30 30 Issues in Patent Pools and Other IP Licensing Collaborations Over inclusiveness Collusion among licensors Collusion among licensees

31 31 Key Features of 3G Patent Licensing Arrangement Five versions of third generation (“3G”) wireless telecommunications technology More than 100 companies holding IP rights essential to development on one or more versions of 3G Desire by industry participants to foster development of 3G and eventual wide-spread usage Solution – consolidated licensing arrangements with safeguards

32 32 Guidance for Patent Pools As a general matter the pool must be limited to patents that are necessary to practice the technology in question essentially must be determined by a common but independent expert the patents deemed essential must be clearly identified to prospective licensees prospective licensees must be offered the opportunity to license individual patents á la carte as well as in a package

33 33 Guidance for Patent Pools For consolidated arrangements that license competing technologies proof, rather than assertions, that tangible efficiencies will arise from the consolidated licensing arrangement independent determination of key variables in any royalty formula used across competing technologies safeguards against the flow of competitively sensitive information among licensors of the competing technologies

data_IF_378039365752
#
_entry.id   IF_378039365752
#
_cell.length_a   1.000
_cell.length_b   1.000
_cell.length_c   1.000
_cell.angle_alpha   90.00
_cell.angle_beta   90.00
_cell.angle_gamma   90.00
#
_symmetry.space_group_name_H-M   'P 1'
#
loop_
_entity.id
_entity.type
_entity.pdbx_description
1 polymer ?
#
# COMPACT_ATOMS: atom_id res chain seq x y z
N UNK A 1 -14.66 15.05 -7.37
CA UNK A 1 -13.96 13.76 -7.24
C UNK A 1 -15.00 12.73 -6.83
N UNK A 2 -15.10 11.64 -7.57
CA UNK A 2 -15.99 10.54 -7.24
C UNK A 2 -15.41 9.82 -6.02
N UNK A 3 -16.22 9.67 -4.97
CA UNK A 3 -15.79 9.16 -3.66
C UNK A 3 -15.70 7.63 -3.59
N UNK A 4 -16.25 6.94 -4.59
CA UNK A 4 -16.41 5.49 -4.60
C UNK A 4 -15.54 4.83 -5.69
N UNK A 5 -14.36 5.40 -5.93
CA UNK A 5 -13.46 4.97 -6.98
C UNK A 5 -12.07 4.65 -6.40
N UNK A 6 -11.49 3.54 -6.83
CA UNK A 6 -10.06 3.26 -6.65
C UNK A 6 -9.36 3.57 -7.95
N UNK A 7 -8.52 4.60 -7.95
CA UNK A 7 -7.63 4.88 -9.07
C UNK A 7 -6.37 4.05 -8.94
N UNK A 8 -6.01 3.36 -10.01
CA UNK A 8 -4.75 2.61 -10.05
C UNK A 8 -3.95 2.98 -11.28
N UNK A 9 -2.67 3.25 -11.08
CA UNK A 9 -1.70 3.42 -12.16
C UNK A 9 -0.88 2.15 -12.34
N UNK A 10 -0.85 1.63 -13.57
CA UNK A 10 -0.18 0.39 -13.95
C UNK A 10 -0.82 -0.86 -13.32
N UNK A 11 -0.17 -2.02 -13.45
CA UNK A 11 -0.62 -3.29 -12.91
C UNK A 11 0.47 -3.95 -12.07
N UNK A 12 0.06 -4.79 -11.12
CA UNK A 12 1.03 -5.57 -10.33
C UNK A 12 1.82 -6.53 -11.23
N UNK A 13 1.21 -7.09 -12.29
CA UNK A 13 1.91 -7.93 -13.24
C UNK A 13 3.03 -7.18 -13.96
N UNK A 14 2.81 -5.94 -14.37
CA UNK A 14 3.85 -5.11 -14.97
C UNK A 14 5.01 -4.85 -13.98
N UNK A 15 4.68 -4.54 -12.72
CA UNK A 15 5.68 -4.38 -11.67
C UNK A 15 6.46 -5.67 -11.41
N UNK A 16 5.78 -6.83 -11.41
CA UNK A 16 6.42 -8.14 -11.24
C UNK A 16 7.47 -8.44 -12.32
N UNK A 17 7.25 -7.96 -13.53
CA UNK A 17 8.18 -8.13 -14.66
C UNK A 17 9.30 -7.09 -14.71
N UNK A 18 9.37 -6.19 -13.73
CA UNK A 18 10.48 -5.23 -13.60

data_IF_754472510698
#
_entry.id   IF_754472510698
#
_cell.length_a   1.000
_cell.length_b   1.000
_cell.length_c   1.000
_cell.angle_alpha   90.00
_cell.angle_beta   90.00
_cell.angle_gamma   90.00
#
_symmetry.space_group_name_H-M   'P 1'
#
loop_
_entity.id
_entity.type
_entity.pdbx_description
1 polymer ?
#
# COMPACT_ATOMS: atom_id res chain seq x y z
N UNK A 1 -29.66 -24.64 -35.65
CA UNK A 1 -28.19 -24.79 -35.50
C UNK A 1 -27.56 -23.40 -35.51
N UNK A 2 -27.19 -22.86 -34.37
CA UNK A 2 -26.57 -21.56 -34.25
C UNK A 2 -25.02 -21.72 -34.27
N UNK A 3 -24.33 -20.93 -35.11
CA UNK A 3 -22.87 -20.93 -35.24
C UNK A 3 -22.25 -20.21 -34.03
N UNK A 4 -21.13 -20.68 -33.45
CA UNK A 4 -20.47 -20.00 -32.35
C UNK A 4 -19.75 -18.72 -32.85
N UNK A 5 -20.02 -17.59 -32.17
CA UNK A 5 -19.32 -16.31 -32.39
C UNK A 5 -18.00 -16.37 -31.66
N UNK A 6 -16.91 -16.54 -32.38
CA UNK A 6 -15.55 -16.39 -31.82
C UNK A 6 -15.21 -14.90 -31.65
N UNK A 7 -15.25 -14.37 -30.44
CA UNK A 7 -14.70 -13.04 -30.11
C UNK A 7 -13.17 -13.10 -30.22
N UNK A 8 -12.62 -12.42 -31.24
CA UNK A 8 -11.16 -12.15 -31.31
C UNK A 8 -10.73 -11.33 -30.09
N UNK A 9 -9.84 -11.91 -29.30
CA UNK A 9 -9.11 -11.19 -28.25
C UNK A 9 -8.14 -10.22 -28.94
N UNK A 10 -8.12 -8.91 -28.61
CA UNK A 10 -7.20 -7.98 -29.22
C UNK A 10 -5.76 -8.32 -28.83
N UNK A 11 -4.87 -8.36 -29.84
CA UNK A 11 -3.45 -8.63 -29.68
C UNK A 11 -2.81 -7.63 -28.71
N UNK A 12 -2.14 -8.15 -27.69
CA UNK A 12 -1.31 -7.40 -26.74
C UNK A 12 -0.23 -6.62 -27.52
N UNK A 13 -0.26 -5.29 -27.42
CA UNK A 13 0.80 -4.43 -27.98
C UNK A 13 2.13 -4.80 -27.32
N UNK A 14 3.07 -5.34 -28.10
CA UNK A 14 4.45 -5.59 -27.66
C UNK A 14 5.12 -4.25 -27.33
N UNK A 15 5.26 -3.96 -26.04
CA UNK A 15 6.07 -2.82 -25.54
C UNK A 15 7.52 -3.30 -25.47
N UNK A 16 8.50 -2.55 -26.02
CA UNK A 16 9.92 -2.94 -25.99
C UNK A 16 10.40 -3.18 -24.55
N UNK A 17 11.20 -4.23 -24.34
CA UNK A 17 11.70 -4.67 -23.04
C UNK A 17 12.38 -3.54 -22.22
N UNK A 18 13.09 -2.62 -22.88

34 34 Appendix Resource Materials On Joint Ventures

35 35 Joint Venture Case Law Freeman et al. v. San Diego Association of Realtors Freeman et al. v. San Diego Association of Realtors et al. (9 th Cir. 2003) United States v. Visa U.S.A., Inc., et al. (2 nd Cir. 2003) Dagher et al. v. Saudi Refining Inc. et al. Dagher et al. v. Saudi Refining Inc. et al. (9 th Cir. 2004)

36 36 Federal Trade Commission and U.S. Department of Justice Guidance on Joint Ventures Antitrust Guidelines for Collaboration Among Competitors (2000) Statement of Antitrust Enforcement Policy in Healthcare (1996) Antitrust Guidelines for the Licensing of Intellectual Property (1995) Horizontal Merger Guidelines (1992, revised 1997)

37 37 Other Government Materials Relating to Joint Ventures Movielink Joint VentureMovielink MusicNet Joint VentureMusicNet Patent Pool Business Review Letters –3G Wireless (2003)3G Wireless –DVD – Hitachi/Matsushita (1999)DVD – Hitachi/Matsushita –DVD – Philips/Sony (1998)DVD – Philips/Sony –MPEG – LA (1999)MPEG – LA

38 38 About the Author Paul T. DenisPaul T. Denis is a partner in the Antitrust/Competition Practice Group at Dechert LLP, where his practice is devoted primarily to business combinations and government investigations. Previously, Paul served in the Antitrust Division as Counselor to the Assistant Attorney General, Acting Deputy Assistant Attorney General for Regulation, and principal draftsman of the 1992 Horizontal Merger Guidelines.Antitrust/Competition Practice GroupDechert LLP Washington, DC (202)